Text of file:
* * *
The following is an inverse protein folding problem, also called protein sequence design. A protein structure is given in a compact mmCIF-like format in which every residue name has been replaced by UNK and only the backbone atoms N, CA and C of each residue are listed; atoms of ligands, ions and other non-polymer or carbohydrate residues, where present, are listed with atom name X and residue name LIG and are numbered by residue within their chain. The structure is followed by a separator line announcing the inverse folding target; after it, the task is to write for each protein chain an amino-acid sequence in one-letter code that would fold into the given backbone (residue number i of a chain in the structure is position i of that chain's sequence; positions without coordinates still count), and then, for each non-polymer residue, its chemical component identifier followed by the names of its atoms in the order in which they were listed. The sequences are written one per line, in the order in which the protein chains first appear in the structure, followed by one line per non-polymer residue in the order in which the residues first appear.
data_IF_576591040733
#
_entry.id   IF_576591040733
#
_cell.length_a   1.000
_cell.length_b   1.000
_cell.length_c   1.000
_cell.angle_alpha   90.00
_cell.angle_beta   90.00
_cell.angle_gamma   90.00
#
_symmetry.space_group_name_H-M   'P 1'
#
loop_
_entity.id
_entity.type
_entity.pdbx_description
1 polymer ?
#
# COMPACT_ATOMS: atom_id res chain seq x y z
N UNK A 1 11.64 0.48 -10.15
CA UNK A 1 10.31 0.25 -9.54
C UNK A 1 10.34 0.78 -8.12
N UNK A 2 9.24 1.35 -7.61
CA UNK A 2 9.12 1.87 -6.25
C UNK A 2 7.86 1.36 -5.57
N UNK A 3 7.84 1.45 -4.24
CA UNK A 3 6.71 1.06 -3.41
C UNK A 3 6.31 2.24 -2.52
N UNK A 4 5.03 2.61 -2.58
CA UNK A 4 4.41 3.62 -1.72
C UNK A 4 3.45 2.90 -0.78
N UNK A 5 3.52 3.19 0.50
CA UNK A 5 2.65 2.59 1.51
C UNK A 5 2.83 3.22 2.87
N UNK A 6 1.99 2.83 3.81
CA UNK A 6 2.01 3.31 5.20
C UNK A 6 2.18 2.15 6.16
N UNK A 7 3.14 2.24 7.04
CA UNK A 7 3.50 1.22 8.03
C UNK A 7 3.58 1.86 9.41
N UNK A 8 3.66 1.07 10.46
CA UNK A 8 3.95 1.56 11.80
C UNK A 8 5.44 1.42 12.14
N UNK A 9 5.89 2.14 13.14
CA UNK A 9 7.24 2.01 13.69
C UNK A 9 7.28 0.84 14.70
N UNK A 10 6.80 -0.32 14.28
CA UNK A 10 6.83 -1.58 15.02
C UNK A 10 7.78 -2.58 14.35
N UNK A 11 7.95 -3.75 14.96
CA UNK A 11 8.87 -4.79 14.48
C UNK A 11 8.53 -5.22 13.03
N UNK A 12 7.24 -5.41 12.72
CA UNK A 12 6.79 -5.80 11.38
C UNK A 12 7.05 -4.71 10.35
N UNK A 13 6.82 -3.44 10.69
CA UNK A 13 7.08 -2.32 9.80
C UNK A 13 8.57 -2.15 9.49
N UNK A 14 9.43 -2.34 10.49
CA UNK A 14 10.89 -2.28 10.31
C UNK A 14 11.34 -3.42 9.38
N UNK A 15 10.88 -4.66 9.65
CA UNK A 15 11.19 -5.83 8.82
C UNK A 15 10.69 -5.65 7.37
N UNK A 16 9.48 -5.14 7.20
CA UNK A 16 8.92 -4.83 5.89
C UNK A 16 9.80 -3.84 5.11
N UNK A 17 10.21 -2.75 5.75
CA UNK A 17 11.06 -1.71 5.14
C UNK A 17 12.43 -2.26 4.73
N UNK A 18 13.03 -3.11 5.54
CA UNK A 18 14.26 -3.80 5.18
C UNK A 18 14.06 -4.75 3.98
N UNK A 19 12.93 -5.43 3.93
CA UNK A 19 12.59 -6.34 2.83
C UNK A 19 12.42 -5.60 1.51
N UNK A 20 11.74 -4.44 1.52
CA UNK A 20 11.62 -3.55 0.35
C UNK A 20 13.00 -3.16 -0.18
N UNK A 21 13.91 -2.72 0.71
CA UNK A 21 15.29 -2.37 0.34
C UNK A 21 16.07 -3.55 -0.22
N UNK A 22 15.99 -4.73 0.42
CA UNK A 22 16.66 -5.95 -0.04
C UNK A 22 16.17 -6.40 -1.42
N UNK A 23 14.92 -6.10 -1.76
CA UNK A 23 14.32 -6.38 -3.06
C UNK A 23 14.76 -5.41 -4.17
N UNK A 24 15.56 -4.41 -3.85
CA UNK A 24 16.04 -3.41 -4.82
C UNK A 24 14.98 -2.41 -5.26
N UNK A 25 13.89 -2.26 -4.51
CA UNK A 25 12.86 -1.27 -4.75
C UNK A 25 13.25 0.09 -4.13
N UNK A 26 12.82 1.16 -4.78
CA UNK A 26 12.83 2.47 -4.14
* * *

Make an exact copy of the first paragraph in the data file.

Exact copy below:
The following is an inverse protein folding problem, also called protein sequence design. A protein structure is given in a compact mmCIF-like format in which every residue name has been replaced by UNK and only the backbone atoms N, CA and C of each residue are listed; atoms of ligands, ions and other non-polymer or carbohydrate residues, where present, are listed with atom name X and residue name LIG and are numbered by residue within their chain. The structure is followed by a separator line announcing the inverse folding target; after it, the task is to write for each protein chain an amino-acid sequence in one-letter code that would fold into the given backbone (residue number i of a chain in the structure is position i of that chain's sequence; positions without coordinates still count), and then, for each non-polymer residue, its chemical component identifier followed by the names of its atoms in the order in which they were listed. The sequences are written one per line, in the order in which the protein chains first appear in the structure, followed by one line per non-polymer residue in the order in which the residues first appear.